I put the sum on the table, all bills were printed in 1940 and purchased at auction. The look on their faces was pure shock. I knew further explanation would be requested, but it was my duty to avoid too many questions. I broke the silence with, “It’s what my father asked me to give to you. He was a fortunate man, and asked that his wealth be sent to his family. This is your portion.” Rose slowly reached to touch the stack of paper, as though she was checking to see if it was real. Her eyes met mine and tears tumbled down her plump cheeks. Her features were weathered for a woman in late forties, only a few years older than myself, a stark representation of what hard times can do to the body. She slid her hand to mine and touched my gently, words of thanks were on her lips, although they were unintelligible. I smiled, tears now running down my own face. My father, a man of little emotion, was smiling like I had never seen. “It’s a miracle,” he said, “a true miracle.”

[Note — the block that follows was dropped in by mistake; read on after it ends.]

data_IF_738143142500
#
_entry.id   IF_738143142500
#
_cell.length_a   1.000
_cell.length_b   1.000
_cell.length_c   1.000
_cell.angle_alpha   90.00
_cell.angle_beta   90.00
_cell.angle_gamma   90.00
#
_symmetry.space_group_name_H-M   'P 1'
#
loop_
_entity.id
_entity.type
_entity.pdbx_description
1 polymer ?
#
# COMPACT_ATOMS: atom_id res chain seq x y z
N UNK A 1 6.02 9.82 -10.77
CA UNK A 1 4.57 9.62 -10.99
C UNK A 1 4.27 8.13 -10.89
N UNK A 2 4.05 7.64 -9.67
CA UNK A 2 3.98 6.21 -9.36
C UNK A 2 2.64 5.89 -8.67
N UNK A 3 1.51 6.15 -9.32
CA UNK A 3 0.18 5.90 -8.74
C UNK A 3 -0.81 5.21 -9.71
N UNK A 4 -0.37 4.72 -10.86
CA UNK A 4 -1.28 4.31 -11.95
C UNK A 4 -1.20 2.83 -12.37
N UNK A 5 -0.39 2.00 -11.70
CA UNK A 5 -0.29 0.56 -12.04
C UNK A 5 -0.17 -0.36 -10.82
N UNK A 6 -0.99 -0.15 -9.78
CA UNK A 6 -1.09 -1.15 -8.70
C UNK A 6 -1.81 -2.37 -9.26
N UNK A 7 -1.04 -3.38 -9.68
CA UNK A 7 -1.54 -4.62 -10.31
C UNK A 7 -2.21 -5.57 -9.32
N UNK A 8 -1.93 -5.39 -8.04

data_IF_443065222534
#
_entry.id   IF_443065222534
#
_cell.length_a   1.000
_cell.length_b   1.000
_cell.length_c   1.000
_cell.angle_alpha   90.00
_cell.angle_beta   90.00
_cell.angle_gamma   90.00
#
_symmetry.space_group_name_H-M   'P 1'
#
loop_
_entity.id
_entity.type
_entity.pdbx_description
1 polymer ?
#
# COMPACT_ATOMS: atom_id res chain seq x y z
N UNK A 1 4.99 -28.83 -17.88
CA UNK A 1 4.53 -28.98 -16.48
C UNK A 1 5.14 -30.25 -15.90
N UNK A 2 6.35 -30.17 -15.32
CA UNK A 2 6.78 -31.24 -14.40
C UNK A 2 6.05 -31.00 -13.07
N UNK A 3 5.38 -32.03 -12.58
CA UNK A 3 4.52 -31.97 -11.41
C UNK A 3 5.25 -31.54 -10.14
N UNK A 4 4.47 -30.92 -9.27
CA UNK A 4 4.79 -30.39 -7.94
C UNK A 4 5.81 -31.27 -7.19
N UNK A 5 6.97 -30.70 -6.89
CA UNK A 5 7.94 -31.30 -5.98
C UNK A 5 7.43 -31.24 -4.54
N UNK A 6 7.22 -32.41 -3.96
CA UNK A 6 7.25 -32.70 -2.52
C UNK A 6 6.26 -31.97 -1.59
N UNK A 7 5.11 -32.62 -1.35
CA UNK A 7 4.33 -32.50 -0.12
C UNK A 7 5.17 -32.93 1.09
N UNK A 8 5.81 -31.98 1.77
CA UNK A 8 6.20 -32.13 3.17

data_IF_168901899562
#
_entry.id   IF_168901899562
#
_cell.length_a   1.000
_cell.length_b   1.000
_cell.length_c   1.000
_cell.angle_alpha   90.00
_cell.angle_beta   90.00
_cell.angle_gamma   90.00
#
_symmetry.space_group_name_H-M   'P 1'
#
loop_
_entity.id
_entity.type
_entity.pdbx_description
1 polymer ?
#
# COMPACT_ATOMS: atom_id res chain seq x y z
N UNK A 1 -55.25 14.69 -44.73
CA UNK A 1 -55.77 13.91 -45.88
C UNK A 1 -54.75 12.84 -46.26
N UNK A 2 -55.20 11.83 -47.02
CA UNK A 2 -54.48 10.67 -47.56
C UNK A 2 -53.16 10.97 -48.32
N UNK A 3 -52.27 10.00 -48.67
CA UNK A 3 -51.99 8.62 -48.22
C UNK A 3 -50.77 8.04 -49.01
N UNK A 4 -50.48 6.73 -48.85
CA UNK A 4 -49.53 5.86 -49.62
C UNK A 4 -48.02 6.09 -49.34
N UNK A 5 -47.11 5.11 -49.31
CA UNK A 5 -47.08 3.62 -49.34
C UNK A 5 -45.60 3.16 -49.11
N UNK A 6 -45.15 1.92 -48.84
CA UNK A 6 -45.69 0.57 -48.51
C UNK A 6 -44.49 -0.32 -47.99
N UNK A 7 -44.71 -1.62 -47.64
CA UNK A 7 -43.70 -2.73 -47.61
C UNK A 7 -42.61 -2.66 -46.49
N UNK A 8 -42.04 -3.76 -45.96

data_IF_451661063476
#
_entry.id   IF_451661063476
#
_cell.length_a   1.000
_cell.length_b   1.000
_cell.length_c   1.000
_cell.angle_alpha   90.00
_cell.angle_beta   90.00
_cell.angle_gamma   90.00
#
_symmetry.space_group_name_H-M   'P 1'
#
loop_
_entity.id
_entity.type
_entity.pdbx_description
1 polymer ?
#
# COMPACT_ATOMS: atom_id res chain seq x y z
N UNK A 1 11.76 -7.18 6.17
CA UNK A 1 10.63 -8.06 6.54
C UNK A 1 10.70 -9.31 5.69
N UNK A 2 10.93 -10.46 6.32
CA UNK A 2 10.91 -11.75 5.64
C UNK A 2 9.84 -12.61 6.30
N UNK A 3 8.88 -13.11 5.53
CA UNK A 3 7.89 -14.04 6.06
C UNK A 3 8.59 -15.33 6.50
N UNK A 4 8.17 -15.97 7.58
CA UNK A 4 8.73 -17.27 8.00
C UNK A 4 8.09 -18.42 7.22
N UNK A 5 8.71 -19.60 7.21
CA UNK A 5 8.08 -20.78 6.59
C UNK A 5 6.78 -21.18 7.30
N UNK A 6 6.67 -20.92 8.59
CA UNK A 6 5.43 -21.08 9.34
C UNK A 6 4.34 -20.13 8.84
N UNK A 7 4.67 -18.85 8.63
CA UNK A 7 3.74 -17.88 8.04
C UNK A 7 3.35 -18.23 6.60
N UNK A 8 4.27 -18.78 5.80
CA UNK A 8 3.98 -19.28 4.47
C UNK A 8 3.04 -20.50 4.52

I smiled and sniffled, “There are a few conditions, though.” Their look of shocked joy turned to concern and skepticism. I heard my father say what he always said, “There’s always a catch.”
“Nothing too restricting,” I assured him, “All my father asked was that you not tell your husband – your father,” I gestured to Sonny, “nor anyone else. This money is for you, Rose, to use as you need it. It would be in your best interest if you pretended like it didn’t exist and carry on as usual. It’s for your peace of mind. When your husband doesn’t bring home enough to pay the bills, you can rest assured that you can make up the difference. Save it, buy a house one day, and live life.”